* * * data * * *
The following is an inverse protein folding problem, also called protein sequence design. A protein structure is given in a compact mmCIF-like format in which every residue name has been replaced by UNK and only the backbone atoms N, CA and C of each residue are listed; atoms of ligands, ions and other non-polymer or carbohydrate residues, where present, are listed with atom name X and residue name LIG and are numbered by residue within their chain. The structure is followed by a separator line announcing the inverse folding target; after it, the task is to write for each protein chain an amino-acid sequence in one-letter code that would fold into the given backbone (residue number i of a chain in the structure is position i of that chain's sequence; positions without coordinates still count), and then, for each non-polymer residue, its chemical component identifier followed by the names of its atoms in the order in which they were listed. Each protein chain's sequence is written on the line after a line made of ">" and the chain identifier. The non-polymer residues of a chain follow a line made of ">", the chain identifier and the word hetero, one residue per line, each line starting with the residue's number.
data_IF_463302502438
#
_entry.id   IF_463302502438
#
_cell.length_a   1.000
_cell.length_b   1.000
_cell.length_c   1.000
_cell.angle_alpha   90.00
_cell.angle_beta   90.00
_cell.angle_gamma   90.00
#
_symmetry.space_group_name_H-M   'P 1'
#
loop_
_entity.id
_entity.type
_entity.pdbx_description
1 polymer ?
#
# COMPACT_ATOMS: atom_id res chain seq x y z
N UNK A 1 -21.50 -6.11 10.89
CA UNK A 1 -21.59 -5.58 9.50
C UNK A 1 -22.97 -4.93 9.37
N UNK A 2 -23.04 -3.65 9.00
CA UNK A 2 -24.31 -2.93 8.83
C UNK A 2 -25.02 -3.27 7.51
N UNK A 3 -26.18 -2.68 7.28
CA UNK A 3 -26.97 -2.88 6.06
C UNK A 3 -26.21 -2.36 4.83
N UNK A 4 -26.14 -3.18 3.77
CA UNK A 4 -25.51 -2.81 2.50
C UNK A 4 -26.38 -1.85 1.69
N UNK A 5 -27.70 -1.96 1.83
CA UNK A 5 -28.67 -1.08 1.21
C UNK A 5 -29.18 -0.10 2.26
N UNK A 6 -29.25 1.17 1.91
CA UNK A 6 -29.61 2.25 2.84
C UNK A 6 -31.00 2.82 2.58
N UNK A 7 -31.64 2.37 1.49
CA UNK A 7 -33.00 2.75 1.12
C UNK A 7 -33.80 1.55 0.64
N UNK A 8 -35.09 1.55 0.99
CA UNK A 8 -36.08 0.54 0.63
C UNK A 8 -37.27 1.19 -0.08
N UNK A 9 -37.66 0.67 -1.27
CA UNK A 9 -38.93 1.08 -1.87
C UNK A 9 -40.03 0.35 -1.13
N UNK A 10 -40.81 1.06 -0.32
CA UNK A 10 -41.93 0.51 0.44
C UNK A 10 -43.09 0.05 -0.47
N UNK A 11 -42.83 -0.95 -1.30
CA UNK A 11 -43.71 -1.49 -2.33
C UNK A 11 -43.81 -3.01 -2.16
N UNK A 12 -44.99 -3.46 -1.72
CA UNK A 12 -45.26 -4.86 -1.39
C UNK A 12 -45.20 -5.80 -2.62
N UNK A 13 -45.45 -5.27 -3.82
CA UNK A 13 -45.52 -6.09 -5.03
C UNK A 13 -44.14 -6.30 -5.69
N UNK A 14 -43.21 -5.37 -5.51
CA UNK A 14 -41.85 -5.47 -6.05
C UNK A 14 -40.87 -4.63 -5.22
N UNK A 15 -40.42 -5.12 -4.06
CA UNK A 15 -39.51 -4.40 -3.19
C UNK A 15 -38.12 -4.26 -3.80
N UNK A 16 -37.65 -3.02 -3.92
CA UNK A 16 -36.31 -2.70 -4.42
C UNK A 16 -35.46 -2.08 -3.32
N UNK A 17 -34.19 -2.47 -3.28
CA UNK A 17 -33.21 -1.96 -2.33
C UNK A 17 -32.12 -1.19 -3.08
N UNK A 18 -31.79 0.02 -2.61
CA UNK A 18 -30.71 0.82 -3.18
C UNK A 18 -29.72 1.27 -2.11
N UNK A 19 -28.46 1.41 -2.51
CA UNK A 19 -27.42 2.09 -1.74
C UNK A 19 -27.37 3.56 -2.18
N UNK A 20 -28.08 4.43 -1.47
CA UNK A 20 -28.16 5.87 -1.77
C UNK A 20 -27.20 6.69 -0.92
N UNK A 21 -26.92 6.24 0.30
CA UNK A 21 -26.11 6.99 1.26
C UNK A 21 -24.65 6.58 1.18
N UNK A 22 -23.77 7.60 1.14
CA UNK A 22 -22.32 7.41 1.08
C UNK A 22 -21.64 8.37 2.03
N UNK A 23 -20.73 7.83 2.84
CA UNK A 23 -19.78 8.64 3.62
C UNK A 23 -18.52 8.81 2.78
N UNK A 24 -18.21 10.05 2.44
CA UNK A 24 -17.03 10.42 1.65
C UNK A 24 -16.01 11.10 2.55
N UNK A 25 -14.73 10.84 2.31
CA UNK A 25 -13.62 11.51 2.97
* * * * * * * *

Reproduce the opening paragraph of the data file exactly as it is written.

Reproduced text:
The following is an inverse protein folding problem, also called protein sequence design. A protein structure is given in a compact mmCIF-like format in which every residue name has been replaced by UNK and only the backbone atoms N, CA and C of each residue are listed; atoms of ligands, ions and other non-polymer or carbohydrate residues, where present, are listed with atom name X and residue name LIG and are numbered by residue within their chain. The structure is followed by a separator line announcing the inverse folding target; after it, the task is to write for each protein chain an amino-acid sequence in one-letter code that would fold into the given backbone (residue number i of a chain in the structure is position i of that chain's sequence; positions without coordinates still count), and then, for each non-polymer residue, its chemical component identifier followed by the names of its atoms in the order in which they were listed. Each protein chain's sequence is written on the line after a line made of ">" and the chain identifier. The non-polymer residues of a chain follow a line made of ">", the chain identifier and the word hetero, one residue per line, each line starting with the residue's number.